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01 January 2021 12:35

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BBC's tense true-crime drama, The Serpent is a thrilling tale of a serial killer on the run. Starring the likes of Jenna Coleman and Ellie Bamber, the new series delves into the crimes of murderer Charles Sobhraj, his romantic relationship with an accomplice, and his eventual capture. But, what else is there to discover about the gripping story, and what happened to The Serpent in real life? Per the Radio Times, the BBC's latest offering centres on the case of real-life French serial killer Charles Sobhraj, who became the chief suspect in a murder spree which targeted Western travellers in South Asia throughout the 1970s. He was nicknamed The Serpent due to his evasiveness.

As the Independent reports, Sobhraj was eventually caught by authorities in 1976 and sentenced to 12 years in jail. A decade later, the notorious killer managed to escape from prison after drugging prison guards. However, he was eventually recaptured and sentenced to a further 10 years in prison. In 1997, when Sobhraj was released from jail he profited from his notoriety by giving interviews in exchange for money. However, after travelling to Nepal in 2003 — a country in which he could still face criminal charges — Sobhraj was arrested and sentenced to life imprisonment.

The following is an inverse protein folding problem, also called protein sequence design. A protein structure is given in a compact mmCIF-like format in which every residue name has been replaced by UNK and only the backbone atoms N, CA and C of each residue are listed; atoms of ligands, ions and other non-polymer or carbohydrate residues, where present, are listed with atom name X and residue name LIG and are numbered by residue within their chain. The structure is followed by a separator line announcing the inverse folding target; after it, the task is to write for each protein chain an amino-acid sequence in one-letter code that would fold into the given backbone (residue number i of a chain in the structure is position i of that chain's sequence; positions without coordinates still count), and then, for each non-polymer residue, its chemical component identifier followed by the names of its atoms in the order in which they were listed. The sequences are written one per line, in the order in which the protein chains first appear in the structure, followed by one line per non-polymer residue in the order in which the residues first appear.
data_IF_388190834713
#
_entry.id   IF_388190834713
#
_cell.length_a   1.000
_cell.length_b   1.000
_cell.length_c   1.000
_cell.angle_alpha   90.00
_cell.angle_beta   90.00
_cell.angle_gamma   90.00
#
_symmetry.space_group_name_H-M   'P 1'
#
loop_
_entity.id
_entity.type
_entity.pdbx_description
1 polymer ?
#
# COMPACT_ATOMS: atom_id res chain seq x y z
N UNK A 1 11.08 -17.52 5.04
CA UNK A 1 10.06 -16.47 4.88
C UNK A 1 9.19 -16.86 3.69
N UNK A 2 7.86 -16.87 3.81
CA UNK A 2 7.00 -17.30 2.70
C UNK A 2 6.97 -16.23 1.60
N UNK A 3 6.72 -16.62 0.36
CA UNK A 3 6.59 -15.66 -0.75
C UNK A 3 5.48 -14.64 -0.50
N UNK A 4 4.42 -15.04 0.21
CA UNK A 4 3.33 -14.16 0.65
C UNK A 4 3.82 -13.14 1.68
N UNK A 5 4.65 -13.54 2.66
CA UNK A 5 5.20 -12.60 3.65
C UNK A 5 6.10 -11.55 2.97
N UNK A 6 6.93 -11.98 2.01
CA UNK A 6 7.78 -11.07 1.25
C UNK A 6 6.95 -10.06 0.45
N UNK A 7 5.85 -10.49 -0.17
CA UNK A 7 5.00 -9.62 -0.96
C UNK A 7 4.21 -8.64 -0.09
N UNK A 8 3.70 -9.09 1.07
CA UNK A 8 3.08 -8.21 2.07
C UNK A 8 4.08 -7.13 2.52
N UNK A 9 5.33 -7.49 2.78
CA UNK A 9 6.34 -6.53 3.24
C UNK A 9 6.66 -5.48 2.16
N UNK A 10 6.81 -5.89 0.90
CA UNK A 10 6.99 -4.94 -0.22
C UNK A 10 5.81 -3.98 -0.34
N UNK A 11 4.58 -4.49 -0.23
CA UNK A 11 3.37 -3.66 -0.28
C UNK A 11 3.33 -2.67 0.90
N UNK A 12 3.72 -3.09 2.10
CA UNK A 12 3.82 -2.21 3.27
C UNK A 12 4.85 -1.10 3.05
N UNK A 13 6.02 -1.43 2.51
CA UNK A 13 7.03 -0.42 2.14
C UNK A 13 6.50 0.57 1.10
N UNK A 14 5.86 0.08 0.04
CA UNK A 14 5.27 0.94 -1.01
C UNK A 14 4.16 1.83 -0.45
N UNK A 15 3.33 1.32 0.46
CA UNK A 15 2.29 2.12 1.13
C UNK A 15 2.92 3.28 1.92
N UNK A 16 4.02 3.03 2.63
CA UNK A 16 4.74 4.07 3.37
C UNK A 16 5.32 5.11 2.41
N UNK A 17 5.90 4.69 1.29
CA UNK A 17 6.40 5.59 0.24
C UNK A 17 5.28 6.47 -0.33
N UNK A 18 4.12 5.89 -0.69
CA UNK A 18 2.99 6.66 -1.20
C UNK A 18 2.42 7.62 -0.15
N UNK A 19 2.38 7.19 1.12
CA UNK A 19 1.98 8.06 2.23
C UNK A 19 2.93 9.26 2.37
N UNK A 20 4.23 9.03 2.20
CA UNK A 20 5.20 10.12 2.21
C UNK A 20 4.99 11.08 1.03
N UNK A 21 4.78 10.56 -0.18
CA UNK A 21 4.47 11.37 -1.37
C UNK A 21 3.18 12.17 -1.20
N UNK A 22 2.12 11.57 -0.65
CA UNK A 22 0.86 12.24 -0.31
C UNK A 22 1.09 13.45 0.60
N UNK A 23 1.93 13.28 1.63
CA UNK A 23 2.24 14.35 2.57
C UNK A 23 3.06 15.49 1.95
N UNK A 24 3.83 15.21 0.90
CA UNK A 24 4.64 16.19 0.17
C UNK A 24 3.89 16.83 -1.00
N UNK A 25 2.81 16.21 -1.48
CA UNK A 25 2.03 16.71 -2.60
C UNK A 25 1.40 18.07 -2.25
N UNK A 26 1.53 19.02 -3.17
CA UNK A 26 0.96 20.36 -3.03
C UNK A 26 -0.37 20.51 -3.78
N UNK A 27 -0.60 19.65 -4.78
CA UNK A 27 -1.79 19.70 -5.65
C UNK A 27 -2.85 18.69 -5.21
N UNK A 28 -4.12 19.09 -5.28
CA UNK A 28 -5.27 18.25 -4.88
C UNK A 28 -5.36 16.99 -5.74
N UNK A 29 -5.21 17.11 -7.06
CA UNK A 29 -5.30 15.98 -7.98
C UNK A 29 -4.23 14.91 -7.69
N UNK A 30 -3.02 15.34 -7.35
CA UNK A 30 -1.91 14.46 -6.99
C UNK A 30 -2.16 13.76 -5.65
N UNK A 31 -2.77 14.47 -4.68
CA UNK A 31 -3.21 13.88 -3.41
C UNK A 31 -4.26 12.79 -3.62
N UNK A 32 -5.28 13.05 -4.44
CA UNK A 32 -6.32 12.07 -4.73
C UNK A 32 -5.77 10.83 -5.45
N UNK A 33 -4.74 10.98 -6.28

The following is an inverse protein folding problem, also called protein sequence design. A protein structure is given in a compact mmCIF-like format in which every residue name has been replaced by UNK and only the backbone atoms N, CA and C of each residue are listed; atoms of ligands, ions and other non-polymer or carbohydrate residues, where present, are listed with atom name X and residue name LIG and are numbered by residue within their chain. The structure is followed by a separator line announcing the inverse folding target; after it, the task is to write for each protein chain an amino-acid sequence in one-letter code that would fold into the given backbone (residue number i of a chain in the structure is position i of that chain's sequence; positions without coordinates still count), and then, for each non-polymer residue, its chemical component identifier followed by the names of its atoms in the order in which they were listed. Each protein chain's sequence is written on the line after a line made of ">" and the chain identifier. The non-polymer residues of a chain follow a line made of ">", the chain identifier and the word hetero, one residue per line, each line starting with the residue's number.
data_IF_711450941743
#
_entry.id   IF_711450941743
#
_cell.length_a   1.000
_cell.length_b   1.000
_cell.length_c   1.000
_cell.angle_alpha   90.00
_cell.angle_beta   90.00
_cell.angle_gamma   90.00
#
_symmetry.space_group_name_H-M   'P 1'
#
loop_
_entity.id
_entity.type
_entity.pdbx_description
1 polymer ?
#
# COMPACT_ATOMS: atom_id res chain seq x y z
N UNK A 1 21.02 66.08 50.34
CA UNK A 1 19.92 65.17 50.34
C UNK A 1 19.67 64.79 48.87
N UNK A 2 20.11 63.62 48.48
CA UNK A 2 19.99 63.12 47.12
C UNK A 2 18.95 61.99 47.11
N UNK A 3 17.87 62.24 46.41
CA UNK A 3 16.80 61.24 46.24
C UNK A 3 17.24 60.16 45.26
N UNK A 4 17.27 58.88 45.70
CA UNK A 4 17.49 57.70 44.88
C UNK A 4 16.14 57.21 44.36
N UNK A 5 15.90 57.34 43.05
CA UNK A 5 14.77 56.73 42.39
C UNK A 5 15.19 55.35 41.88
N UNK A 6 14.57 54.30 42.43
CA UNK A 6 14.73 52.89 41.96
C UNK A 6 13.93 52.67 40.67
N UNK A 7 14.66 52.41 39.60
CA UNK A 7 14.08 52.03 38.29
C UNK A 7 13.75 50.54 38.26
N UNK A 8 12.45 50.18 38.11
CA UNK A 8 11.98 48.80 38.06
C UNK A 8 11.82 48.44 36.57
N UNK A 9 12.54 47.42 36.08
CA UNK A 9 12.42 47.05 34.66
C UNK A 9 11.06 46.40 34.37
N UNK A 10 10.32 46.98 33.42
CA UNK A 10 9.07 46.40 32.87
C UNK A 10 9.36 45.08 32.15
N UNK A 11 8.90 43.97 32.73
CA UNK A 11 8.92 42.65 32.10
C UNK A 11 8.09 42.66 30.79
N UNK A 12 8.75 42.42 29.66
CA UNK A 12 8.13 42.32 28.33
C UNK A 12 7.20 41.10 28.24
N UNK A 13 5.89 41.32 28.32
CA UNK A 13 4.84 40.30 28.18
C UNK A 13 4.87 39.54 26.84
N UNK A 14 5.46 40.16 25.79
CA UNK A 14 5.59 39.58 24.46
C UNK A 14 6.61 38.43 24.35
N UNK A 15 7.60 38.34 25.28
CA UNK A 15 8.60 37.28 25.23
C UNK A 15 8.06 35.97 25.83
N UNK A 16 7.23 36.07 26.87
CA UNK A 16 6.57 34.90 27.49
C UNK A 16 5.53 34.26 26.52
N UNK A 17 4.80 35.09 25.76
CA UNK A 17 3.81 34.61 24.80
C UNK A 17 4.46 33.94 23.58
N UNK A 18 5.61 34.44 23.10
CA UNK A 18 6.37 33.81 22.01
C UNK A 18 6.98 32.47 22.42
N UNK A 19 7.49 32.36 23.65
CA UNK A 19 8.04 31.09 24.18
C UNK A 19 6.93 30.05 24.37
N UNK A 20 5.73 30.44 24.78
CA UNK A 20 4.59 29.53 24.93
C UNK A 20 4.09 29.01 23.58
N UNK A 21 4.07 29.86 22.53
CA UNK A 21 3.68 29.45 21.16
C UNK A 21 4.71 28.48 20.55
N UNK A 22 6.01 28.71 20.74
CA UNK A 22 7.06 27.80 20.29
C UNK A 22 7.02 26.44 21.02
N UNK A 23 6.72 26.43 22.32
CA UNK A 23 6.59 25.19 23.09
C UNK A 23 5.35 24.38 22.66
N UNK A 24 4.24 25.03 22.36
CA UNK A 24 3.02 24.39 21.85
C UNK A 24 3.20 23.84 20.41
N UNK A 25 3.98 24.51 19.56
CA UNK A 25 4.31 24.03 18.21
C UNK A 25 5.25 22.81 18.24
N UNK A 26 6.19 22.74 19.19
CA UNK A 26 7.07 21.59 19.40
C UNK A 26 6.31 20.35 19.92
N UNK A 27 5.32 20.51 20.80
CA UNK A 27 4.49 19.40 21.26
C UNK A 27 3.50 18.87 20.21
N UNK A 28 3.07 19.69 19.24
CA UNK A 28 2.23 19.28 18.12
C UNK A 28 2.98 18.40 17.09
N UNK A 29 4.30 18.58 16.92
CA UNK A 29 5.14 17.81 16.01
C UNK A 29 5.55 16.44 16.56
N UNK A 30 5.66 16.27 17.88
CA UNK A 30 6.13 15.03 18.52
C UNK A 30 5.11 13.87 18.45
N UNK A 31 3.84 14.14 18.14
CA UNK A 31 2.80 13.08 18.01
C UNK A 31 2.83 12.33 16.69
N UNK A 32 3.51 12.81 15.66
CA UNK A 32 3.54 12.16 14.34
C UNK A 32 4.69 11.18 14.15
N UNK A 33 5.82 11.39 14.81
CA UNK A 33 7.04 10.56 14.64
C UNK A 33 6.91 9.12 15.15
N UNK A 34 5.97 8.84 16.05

Per the Express, Sobhraj, who is reported to be in poor health, remains in the Kathmandu prison to this very day and has appealed his conviction on numerous occasions. Most recently in 2017, when the convicted killer petitioned a Nepalese court to adhere to the guidelines of Nepal's Jail Manual, which guarantees the automatic release of prisoners over the age of 72. French actor Tahar Rahim, of A Prophet and The Looming Tower fame, stars in BBC's The Serpent as Sobhraj and is joined in the drama by Victoria's Jenna Coleman and MotherFatherSon's Billy Howle, who portray Sobhraj's partner and accomplice Marie-Andrée Leclerc, and the Dutch junior diplomat Herman Knippenberg, respectively. As the Radio Times reports, the cast of the true-crime thriller also includes Ellie Bamber, Alice Englert, Mathilde Warnier, Gregoire Isvarine, Sahajak Boonthanakit, Fabien Frankel, Chicha Amatayakul, among others. The Serpent begins on Friday, Jan. 1 at 9 p.m. on BBC One. If you're one of the thousands of Britons who won't, as usual, be getting away to the beaches of South East Asia this winter, you can travel via your television. The Serpent is a stylishly lush crime drama starring Jenna Coleman and set in 1970s Thailand. Shot largely on location and side-stepping any signs of 21st-century mass tourism, the eight-part series is as visually alluring as you would expect. "We filmed in amazing locations," says the Victoria star, who traded crinolines and corsets for flares and statement blouses for the year-long shoot that was, inevitably, interrupted by the global pandemic. "We went to Hua Hin [a fashionable Thai beach resort] and a remarkable national park for a lake scene. Yet behind the beauty and artfully re-created costumes, the drama tells the story of a series of dreadful crimes. Get the latest TV and entertainment news direct to your inbox Thanks! You can unsubscribe at any time. The Serpent unfolds against a backdrop of the 1970s "hippy trail" when thousands of Western backpackers arrived in search of perfect beaches, plentiful sex and dope and a dose of Far Eastern spirituality. This, unfortunately, made some vulnerable to unscrupulous predators such as the notorious killer Charles Sobhraj (French actor Tahar Rahim) – the Serpent of the title – and his accomplice Marie-Andrée Leclerc, played by Coleman. In a fatal spree across southern Asia Sobhraj, a jewel thief, drug-dealer and, when it suited him, murderer, lured at least ten Western travellers to their deaths. Along with other women, the besotted French-Canadian Leclerc was a willing accomplice. Sometimes the couple's victims were told there was easy money to be made in a scam before they were killed. "It was not an easy piece to play because how can you portray someone who has no empathy?" says Coleman. "I don't know what it is [to be that way] and I think it is impossible for people like us to know." BBC Although Leclerc was equally complicit, it was Sobhraj, a super-confident borderline psychopath with a deep dislike of the hippy-trail counterculture, who handled the murders. "He did awful things," says Rahim, who came to fame as a fictional cross-border criminal in the 2009 film A Prophet. "I'm not glorifying him, but it's fascinating to study the psychology of those people. Even if you're not an actor you come to realise when he was a child, he was a street kid who had been abandoned by his father, by his country, mistreated by his mum. One step after the other, he fell into this terrible thing – killing people." The bodies of his female victims in Thailand (there were more in other countries) were separately found dumped in brightly patterned bikinis, earning Sobhraj his other nickname in Thailand, the Bikini Killer. "It's horrifying and at the same time it's fascinating," says Rahim. "People feel repulsion and fascination when they think of Leclerc and Sobhraj." If Rahim's portrayal of Sobhraj in the fashions of the day makes a very bad man look very good – part of the initial appeal to his victims, after all – it comes from diligent teamwork. "The costume designer did a lot of research on the fashion of the period," says Rahim. "And the pictures that we had of Charles and Marie-Andrée, they tried as much as they could to copy their style." "The shades were pretty amazing," says Coleman. "We had such a selection – I should have borrowed some from the set." ("I did take some!" says Rahim.) Coleman went well beyond the look of her character, losing herself in Leclerc's diaries, covering both the period of the murders and before. "The way she lived was completely delusional," Coleman says. "It was all about squashing all of it away and not letting the truth in. I think she was depressive and certainly unstable at times. She lived in this conflicted state, not acknowledging the murders that were going on. In her subconscious it was all about putting the truth away." Could Sobhraj's attractiveness, intense though it is as played by Rahim, have been enough to mesmerise Leclerc? "I know," says Coleman. "Why did she not walk away? What was it about Charles? I think Charles had this power over women. In her earlier life Leclerc was religious and the way she writes in her diary, it felt like this obsessive devotion to Charles. The way she pivots on what Charles does and how Charles treats her – it's like her every waking thought is this complete addiction to him. No matter what he does, even to the extent of murder." This interview originally appeared in the Radio Times magazine. For the biggest interviews and the best TV listings subscribe to Radio Times now and never miss a copy. The Serpent airs tonight on BBC One. If you're looking for more to watch, check out our TV Guide.